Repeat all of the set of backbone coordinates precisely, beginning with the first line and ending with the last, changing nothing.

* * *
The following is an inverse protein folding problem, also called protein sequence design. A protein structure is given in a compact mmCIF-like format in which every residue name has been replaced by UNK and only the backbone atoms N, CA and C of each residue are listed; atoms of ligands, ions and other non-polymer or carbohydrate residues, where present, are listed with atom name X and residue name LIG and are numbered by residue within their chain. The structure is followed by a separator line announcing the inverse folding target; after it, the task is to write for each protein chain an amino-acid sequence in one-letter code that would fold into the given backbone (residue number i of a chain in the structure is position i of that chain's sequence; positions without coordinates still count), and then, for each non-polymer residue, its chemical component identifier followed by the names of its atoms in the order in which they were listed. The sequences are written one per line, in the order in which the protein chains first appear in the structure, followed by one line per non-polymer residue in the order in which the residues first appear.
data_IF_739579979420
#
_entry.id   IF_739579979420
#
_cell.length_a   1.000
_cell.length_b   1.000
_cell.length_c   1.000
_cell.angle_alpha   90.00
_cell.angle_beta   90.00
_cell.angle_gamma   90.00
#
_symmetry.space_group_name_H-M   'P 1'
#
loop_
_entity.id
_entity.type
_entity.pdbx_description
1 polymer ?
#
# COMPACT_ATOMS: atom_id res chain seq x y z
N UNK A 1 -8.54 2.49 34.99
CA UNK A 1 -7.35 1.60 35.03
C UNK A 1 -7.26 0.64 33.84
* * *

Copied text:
The following is an inverse protein folding problem, also called protein sequence design. A protein structure is given in a compact mmCIF-like format in which every residue name has been replaced by UNK and only the backbone atoms N, CA and C of each residue are listed; atoms of ligands, ions and other non-polymer or carbohydrate residues, where present, are listed with atom name X and residue name LIG and are numbered by residue within their chain. The structure is followed by a separator line announcing the inverse folding target; after it, the task is to write for each protein chain an amino-acid sequence in one-letter code that would fold into the given backbone (residue number i of a chain in the structure is position i of that chain's sequence; positions without coordinates still count), and then, for each non-polymer residue, its chemical component identifier followed by the names of its atoms in the order in which they were listed. The sequences are written one per line, in the order in which the protein chains first appear in the structure, followed by one line per non-polymer residue in the order in which the residues first appear.
data_IF_739579979420
#
_entry.id   IF_739579979420
#
_cell.length_a   1.000
_cell.length_b   1.000
_cell.length_c   1.000
_cell.angle_alpha   90.00
_cell.angle_beta   90.00
_cell.angle_gamma   90.00
#
_symmetry.space_group_name_H-M   'P 1'
#
loop_
_entity.id
_entity.type
_entity.pdbx_description
1 polymer ?
#
# COMPACT_ATOMS: atom_id res chain seq x y z
N UNK A 1 -8.54 2.49 34.99
CA UNK A 1 -7.35 1.60 35.03
C UNK A 1 -7.26 0.64 33.84